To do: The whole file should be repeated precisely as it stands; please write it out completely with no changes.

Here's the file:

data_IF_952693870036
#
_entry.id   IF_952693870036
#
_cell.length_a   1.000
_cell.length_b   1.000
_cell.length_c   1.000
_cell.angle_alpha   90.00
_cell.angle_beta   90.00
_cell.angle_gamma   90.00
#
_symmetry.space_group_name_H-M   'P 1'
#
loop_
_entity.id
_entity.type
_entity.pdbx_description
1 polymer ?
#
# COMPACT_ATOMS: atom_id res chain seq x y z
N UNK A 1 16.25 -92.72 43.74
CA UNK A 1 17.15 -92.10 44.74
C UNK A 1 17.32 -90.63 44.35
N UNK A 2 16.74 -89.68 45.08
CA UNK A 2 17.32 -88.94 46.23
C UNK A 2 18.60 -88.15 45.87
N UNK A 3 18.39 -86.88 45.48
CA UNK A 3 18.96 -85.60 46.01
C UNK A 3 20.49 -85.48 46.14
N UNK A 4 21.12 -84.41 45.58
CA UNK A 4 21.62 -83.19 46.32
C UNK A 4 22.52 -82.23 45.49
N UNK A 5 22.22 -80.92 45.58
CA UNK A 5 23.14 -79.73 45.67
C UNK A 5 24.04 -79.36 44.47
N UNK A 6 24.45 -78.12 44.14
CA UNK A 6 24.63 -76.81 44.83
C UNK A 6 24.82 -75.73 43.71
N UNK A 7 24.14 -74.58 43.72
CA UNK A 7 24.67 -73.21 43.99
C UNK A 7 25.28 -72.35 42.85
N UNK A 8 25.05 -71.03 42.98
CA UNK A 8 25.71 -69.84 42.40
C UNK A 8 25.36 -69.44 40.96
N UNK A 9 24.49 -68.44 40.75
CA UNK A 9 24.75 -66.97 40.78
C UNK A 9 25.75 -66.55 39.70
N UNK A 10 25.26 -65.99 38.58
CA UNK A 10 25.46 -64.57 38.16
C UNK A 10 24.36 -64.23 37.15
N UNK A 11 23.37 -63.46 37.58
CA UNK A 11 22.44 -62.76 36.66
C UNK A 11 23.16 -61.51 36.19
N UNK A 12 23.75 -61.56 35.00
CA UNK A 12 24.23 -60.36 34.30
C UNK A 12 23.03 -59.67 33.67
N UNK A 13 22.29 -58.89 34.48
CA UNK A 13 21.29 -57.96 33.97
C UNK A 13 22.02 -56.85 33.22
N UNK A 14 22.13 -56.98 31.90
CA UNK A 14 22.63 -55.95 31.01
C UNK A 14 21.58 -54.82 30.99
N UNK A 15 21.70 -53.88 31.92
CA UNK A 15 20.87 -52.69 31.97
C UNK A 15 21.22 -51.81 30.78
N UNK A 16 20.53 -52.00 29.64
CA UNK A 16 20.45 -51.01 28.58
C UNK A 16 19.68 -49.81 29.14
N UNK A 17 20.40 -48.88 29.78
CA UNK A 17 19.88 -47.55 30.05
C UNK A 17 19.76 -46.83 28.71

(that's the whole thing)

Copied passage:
data_IF_952693870036
#
_entry.id   IF_952693870036
#
_cell.length_a   1.000
_cell.length_b   1.000
_cell.length_c   1.000
_cell.angle_alpha   90.00
_cell.angle_beta   90.00
_cell.angle_gamma   90.00
#
_symmetry.space_group_name_H-M   'P 1'
#
loop_
_entity.id
_entity.type
_entity.pdbx_description
1 polymer ?
#
# COMPACT_ATOMS: atom_id res chain seq x y z
N UNK A 1 16.25 -92.72 43.74
CA UNK A 1 17.15 -92.10 44.74
C UNK A 1 17.32 -90.63 44.35
N UNK A 2 16.74 -89.68 45.08
CA UNK A 2 17.32 -88.94 46.23
C UNK A 2 18.60 -88.15 45.87
N UNK A 3 18.39 -86.88 45.48
CA UNK A 3 18.96 -85.60 46.01
C UNK A 3 20.49 -85.48 46.14
N UNK A 4 21.12 -84.41 45.58
CA UNK A 4 21.62 -83.19 46.32
C UNK A 4 22.52 -82.23 45.49
N UNK A 5 22.22 -80.92 45.58
CA UNK A 5 23.14 -79.73 45.67
C UNK A 5 24.04 -79.36 44.47
N UNK A 6 24.45 -78.12 44.14
CA UNK A 6 24.63 -76.81 44.83
C UNK A 6 24.82 -75.73 43.71
N UNK A 7 24.14 -74.58 43.72
CA UNK A 7 24.67 -73.21 43.99
C UNK A 7 25.28 -72.35 42.85
N UNK A 8 25.05 -71.03 42.98
CA UNK A 8 25.71 -69.84 42.40
C UNK A 8 25.36 -69.44 40.96
N UNK A 9 24.49 -68.44 40.75
CA UNK A 9 24.75 -66.97 40.78
C UNK A 9 25.75 -66.55 39.70
N UNK A 10 25.26 -65.99 38.58
CA UNK A 10 25.46 -64.57 38.16
C UNK A 10 24.36 -64.23 37.15
N UNK A 11 23.37 -63.46 37.58
CA UNK A 11 22.44 -62.76 36.66
C UNK A 11 23.16 -61.51 36.19
N UNK A 12 23.75 -61.56 35.00
CA UNK A 12 24.23 -60.36 34.30
C UNK A 12 23.03 -59.67 33.67
N UNK A 13 22.29 -58.89 34.48
CA UNK A 13 21.29 -57.96 33.97
C UNK A 13 22.02 -56.85 33.22
N UNK A 14 22.13 -56.98 31.90
CA UNK A 14 22.63 -55.95 31.01
C UNK A 14 21.58 -54.82 30.99
N UNK A 15 21.70 -53.88 31.92
CA UNK A 15 20.87 -52.69 31.97
C UNK A 15 21.22 -51.81 30.78
N UNK A 16 20.53 -52.00 29.64
CA UNK A 16 20.45 -51.01 28.58
C UNK A 16 19.68 -49.81 29.14
N UNK A 17 20.40 -48.88 29.78
CA UNK A 17 19.88 -47.55 30.05
C UNK A 17 19.76 -46.83 28.71